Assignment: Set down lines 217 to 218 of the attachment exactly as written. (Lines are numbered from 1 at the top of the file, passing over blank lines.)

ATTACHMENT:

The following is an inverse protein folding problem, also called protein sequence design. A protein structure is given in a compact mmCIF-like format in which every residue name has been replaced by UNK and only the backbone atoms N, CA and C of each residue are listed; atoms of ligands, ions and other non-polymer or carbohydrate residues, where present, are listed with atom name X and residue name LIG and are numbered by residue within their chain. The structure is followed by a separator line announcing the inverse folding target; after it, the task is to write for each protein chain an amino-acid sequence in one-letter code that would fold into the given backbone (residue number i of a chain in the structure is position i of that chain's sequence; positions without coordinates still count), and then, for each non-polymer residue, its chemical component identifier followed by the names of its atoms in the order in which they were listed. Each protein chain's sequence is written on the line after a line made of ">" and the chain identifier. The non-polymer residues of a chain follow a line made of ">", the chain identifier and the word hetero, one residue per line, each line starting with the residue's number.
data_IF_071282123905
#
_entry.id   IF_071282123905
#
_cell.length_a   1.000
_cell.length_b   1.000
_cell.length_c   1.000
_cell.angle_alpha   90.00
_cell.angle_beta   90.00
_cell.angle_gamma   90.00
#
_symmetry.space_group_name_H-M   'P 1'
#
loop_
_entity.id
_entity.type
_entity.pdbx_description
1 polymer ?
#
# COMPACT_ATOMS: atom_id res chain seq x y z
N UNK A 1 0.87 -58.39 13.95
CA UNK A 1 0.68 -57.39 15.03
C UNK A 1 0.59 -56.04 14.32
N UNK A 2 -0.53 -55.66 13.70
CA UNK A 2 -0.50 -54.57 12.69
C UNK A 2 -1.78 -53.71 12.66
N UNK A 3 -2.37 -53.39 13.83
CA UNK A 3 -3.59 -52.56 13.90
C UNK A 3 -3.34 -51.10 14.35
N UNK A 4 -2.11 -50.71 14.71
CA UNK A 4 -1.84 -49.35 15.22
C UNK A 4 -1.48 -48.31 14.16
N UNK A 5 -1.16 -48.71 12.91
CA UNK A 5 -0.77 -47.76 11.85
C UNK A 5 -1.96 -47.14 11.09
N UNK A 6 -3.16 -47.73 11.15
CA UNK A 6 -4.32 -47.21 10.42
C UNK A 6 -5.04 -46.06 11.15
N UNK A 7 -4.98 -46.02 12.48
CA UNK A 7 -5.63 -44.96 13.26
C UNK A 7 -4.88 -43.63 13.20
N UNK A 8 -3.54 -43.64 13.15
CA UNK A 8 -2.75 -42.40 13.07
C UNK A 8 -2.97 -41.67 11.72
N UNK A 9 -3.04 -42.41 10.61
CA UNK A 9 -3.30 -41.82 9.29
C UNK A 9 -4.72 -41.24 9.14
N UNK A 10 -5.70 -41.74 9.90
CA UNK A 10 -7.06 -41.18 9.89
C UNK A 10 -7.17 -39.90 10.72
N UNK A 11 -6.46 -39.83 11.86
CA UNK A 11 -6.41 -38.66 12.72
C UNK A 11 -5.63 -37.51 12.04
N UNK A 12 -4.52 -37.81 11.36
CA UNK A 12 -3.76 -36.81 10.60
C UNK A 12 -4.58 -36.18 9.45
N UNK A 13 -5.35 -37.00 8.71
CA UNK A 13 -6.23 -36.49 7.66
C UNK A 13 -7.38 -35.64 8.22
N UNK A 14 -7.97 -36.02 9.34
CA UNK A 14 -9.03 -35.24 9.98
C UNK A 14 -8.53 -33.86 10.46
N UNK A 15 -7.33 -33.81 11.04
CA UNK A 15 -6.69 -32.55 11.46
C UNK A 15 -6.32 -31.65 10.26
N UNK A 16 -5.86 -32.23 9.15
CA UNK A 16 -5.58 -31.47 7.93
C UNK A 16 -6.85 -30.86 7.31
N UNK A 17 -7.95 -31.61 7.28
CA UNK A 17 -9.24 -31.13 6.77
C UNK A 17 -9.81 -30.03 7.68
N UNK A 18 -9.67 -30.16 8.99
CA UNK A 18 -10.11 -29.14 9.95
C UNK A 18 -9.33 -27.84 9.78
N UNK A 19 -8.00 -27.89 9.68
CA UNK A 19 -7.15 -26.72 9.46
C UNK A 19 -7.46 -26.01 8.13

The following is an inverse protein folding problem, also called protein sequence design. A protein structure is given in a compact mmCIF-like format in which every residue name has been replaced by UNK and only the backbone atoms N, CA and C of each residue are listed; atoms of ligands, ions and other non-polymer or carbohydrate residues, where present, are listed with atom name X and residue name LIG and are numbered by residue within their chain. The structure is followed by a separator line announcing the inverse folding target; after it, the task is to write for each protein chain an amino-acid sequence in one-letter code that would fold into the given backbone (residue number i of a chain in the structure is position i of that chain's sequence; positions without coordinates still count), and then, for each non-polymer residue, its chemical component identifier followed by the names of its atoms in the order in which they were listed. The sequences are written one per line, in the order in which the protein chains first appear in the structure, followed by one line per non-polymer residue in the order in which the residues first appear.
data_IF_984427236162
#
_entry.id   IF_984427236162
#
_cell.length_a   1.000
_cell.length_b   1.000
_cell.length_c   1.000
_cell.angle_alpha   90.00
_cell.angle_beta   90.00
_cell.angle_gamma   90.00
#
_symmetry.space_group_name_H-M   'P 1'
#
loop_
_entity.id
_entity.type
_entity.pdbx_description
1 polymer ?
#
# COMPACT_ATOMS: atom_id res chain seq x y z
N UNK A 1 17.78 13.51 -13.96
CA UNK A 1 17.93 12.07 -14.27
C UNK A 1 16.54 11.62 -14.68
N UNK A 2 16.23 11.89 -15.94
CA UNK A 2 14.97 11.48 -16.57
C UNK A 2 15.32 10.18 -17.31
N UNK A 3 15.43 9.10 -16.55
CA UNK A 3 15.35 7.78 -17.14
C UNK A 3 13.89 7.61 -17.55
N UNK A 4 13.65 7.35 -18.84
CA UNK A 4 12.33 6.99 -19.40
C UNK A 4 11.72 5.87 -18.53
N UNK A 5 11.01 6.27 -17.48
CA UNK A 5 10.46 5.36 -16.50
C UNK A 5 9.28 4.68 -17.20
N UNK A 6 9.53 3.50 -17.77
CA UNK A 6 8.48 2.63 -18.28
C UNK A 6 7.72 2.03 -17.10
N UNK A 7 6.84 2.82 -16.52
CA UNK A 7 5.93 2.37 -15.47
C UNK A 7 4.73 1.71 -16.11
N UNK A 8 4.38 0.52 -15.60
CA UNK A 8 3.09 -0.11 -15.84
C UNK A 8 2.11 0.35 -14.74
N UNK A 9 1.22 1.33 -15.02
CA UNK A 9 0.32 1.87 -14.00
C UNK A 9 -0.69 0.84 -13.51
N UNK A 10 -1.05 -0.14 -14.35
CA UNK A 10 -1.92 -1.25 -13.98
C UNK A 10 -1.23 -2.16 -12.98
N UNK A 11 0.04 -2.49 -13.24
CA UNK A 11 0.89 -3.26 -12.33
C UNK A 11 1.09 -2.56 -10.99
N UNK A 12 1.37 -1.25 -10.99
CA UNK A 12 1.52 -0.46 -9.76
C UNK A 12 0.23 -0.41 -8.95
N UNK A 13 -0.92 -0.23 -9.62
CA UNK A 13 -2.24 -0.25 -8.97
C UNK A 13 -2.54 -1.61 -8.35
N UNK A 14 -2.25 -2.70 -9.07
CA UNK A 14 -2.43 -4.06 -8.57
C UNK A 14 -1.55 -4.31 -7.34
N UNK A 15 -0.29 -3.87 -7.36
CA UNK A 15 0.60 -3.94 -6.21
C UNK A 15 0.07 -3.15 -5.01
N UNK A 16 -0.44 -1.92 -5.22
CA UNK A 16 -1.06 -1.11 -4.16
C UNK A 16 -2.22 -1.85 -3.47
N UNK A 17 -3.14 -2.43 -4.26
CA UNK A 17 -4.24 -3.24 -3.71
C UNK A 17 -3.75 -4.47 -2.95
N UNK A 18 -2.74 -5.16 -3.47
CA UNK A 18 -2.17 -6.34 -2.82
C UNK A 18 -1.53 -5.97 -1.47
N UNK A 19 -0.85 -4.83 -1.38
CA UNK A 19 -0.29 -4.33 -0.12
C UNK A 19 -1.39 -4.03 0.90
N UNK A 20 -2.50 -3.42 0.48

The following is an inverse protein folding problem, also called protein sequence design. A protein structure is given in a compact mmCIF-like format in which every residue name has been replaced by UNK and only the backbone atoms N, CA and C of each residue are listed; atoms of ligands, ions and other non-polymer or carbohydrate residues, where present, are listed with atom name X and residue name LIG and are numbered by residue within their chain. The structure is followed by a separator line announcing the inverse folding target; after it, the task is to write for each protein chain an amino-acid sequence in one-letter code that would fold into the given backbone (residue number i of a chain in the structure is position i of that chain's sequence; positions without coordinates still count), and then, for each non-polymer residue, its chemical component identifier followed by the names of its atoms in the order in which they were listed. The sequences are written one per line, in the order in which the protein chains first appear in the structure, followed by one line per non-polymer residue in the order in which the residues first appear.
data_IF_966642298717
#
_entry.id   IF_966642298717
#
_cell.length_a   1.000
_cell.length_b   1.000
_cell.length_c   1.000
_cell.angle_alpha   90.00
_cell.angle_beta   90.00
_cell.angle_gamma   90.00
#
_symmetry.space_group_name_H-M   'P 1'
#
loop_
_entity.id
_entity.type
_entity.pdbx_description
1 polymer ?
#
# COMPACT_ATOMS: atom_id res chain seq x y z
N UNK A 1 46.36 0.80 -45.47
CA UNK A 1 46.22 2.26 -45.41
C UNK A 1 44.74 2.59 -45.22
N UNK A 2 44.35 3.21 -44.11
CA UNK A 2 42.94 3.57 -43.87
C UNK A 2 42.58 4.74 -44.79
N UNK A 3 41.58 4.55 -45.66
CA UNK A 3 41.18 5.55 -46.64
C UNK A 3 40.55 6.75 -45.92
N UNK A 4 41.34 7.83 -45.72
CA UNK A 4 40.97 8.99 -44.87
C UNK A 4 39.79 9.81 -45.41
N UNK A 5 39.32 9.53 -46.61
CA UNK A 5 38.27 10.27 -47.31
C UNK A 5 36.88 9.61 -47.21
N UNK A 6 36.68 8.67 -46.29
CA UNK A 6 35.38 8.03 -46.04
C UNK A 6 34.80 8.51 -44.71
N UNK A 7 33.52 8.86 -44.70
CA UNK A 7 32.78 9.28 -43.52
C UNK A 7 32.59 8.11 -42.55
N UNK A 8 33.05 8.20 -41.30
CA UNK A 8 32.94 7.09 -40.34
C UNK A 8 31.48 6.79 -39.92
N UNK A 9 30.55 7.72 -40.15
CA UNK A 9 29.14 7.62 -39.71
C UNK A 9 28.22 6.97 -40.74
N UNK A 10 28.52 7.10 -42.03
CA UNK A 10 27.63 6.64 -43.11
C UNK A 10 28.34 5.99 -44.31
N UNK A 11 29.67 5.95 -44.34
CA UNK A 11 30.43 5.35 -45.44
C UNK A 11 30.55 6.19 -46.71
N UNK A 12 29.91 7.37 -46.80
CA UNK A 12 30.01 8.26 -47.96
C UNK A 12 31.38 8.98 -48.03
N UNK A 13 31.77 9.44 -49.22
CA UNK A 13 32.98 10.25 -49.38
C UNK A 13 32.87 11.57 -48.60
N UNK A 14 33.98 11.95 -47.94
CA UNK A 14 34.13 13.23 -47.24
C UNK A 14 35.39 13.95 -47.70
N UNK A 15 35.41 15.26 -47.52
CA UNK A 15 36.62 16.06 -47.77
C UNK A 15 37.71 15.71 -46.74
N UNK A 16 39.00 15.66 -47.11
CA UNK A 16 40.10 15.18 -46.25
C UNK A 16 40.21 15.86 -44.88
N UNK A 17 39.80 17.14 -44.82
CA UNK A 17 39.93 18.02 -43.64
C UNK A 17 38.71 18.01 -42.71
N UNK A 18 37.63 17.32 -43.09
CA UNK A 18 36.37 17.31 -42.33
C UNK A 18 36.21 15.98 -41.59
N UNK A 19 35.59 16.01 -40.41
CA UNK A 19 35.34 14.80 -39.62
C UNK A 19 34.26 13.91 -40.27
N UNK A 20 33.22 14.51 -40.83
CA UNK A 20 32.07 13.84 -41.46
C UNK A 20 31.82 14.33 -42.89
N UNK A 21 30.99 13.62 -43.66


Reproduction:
C UNK A 13 32.87 11.57 -48.60
N UNK A 14 33.98 11.95 -47.94